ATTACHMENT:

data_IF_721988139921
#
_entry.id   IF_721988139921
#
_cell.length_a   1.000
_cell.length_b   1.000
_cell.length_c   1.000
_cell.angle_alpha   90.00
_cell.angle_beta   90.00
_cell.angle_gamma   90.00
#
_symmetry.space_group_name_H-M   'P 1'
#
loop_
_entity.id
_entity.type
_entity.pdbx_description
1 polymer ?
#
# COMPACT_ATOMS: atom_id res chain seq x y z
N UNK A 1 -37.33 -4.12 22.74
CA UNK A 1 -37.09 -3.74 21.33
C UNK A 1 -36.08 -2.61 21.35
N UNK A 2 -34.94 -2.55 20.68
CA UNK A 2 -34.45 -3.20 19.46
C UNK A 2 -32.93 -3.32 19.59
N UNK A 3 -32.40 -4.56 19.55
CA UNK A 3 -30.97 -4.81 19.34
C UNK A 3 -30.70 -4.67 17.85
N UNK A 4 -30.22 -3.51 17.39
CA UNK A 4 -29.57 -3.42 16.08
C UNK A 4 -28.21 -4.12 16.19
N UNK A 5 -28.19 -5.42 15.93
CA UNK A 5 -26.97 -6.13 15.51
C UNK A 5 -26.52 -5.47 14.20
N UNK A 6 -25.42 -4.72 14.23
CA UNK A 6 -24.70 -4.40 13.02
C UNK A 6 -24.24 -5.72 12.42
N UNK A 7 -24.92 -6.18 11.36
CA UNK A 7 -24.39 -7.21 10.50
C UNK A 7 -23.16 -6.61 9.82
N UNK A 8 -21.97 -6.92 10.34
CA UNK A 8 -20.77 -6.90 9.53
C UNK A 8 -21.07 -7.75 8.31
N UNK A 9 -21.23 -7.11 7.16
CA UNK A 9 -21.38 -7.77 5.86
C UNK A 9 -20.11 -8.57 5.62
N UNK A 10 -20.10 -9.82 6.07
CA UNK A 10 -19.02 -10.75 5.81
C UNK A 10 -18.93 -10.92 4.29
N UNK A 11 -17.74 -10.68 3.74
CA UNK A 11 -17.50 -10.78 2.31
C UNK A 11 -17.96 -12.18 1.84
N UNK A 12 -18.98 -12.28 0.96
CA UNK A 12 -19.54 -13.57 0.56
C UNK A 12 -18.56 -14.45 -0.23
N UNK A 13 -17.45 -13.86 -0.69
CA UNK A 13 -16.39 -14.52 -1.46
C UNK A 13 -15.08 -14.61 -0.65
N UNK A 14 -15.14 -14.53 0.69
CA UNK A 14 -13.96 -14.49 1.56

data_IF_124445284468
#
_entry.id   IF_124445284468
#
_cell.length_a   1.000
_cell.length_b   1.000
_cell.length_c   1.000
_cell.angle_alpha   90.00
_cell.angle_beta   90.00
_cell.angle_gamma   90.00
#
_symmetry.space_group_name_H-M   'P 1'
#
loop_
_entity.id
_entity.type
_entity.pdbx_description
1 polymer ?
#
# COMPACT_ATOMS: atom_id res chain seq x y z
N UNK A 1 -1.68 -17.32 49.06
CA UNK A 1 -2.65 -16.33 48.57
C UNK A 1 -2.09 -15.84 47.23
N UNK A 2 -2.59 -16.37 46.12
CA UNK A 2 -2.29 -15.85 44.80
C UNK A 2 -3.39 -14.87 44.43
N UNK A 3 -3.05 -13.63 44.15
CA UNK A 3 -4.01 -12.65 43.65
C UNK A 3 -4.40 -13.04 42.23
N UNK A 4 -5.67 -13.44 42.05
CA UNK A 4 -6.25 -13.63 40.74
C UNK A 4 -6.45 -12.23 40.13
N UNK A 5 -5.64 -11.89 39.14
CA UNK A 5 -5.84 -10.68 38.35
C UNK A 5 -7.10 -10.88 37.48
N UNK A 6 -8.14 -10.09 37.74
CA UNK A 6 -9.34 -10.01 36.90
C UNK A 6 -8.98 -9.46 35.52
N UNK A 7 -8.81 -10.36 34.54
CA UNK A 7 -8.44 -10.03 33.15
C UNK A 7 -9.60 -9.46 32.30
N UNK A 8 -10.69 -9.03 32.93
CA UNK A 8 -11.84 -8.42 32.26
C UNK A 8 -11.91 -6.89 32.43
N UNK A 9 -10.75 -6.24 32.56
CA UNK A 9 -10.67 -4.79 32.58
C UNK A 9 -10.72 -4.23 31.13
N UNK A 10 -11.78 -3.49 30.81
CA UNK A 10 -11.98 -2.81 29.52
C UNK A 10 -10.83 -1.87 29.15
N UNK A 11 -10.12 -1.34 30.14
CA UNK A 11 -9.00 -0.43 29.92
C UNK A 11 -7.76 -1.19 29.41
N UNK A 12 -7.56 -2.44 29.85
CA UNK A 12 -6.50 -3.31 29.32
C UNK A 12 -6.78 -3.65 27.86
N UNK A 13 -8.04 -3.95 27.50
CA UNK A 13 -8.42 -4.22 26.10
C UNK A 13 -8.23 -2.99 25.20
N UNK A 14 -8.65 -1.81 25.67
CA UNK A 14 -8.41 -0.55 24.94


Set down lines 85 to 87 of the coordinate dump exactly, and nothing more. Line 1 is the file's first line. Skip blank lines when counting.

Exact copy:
N UNK A 2 -2.59 -16.37 46.12
CA UNK A 2 -2.29 -15.85 44.80
C UNK A 2 -3.39 -14.87 44.43